Ups and Downs

Wednesday, March 13, 2013 0 comments
I have been looking forward to fallas for quite some time.  Now, that we no longer live within the city limits and can avoid the constant noise of all night verbenas and mascletás and despertás, fallas is actually fun.  I enjoy riding in the chiquí-tren of the Escoleta, dressing Eric up like a little fallero, and participating in the outdoor meals and activities of the barrio where Mauri's parents live.

I am still looking forward to all of these things, but it just seems a bit bittersweet this year.  I feel like all of the good times are coming to an end.  As I have written earlier, Eric, who turns 3 this year, is supposed to begin school this September.  That isn't the only reason, though.  This year the Ayuntamiento (town hall) of Denia has decided that Eric's nursery school (partially public) is not profitable to them, and they prefer to do what they can to make it impossible for anybody to run it.  So, all of my friends who have run it and worked there for years now, will be forced to abandon the school that we have all grown to love.
Years ago, soon after the school opened, my ties to the Escoleta began when my friends called upon me to help out with the fiesta of Halloween.  Being American, I was automatically deemed an "expert" on the subject, and had fun decorating cookies and a jack-o-lantern for the school.  Each year I would go and participate in the fiesta in one way or another, and they would also invite me to other events and fiestas like fallas.  So, even before I ever started to work there, or even thought about having a baby that would go there, I had fun occasionally visiting and helping out however I could.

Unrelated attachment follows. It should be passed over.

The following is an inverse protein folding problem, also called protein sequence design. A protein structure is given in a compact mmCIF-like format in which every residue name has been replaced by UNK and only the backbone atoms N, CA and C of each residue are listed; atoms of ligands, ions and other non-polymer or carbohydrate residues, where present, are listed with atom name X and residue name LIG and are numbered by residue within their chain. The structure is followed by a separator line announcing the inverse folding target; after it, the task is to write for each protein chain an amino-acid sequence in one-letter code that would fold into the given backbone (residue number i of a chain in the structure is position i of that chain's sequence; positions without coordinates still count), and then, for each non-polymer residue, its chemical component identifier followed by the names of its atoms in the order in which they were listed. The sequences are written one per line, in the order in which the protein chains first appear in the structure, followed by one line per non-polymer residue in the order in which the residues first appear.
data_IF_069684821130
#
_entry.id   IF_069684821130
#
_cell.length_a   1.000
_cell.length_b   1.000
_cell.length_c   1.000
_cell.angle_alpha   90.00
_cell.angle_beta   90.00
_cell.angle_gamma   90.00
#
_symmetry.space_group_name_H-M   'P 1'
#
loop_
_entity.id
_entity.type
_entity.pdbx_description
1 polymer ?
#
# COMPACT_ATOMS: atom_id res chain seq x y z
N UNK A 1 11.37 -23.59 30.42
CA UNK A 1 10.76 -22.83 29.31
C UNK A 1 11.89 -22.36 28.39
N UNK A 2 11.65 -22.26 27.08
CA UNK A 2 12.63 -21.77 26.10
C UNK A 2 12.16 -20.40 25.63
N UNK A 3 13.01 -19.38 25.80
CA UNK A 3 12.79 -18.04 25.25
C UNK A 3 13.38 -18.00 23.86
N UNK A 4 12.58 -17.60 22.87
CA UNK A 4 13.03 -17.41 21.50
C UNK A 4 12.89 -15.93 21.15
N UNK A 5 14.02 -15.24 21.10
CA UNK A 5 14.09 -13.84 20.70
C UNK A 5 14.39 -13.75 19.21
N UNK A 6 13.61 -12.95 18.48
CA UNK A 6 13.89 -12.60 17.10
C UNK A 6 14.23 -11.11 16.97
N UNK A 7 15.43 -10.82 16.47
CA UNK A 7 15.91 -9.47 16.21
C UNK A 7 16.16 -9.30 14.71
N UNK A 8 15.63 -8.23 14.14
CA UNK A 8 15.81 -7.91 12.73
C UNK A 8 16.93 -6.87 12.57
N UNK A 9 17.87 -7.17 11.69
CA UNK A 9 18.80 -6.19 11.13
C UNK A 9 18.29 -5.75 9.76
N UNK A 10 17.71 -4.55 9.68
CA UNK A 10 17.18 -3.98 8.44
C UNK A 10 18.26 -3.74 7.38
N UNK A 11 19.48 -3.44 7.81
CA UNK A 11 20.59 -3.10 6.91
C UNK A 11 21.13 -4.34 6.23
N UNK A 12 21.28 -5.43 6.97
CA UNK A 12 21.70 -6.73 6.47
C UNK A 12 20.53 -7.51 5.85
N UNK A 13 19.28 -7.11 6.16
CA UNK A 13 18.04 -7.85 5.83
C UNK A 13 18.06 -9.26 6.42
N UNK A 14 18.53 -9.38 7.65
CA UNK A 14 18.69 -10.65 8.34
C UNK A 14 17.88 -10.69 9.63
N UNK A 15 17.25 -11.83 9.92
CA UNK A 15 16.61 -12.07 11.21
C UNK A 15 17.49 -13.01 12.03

Halloween cookies that I made for the Escoleta one year 
A few years later, I worked a few hours daily at the school, helping out during peak hours at the most difficult times of the year.  One year I even managed to balance those hours with my hours in the UNED with the Calvin program.  I got to know all of the girls that worked there, and loved being welcomed into their little family.  They always teased me about when I would have a baby of my own, and I would always joke about how I was busy enough taking care of our dogs, or furry babies.
Later, though, we decided that it was time to take the step and have a baby, if we were ever going to do so, and decided to just let happen whatever would happen, which, of course, ended up with our being blessed with little Eric.